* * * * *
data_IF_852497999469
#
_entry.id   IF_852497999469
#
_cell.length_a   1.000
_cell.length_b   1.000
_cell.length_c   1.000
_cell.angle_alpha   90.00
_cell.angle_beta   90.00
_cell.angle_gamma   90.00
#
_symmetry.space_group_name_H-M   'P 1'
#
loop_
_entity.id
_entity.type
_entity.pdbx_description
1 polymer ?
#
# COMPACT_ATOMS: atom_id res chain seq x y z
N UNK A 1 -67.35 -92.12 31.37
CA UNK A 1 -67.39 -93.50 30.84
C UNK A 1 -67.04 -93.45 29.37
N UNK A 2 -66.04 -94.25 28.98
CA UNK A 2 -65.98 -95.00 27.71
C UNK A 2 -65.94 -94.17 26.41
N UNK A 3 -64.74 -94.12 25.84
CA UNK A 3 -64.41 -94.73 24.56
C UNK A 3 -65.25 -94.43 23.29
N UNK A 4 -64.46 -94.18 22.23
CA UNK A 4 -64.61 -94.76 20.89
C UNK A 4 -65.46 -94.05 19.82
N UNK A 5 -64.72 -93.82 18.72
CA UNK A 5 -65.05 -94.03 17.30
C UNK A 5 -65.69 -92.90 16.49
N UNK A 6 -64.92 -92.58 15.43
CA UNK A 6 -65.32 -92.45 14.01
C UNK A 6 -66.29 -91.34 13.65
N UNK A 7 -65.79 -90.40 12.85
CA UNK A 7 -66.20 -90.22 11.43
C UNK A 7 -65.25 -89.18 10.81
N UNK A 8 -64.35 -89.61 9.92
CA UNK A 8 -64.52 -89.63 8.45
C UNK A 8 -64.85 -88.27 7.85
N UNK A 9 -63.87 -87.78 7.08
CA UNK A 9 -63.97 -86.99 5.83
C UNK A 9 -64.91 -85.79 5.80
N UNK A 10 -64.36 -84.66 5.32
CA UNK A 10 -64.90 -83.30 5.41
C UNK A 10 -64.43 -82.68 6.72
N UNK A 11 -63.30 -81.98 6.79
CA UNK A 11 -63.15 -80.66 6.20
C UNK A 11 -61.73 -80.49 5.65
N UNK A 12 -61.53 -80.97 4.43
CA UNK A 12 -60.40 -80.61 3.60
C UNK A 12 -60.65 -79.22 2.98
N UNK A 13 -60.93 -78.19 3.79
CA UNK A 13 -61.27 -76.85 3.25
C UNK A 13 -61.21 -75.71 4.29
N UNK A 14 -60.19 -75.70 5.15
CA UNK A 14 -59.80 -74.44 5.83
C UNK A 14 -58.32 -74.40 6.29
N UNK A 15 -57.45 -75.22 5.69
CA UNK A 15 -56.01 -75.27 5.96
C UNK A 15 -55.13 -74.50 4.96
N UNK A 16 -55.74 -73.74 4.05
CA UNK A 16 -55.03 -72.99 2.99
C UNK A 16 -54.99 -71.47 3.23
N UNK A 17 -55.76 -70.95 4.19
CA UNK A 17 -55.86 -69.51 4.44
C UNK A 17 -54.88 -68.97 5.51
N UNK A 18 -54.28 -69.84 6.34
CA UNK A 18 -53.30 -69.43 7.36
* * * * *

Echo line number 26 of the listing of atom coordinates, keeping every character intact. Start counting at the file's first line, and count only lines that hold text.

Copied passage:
C UNK A 2 -65.94 -94.17 26.41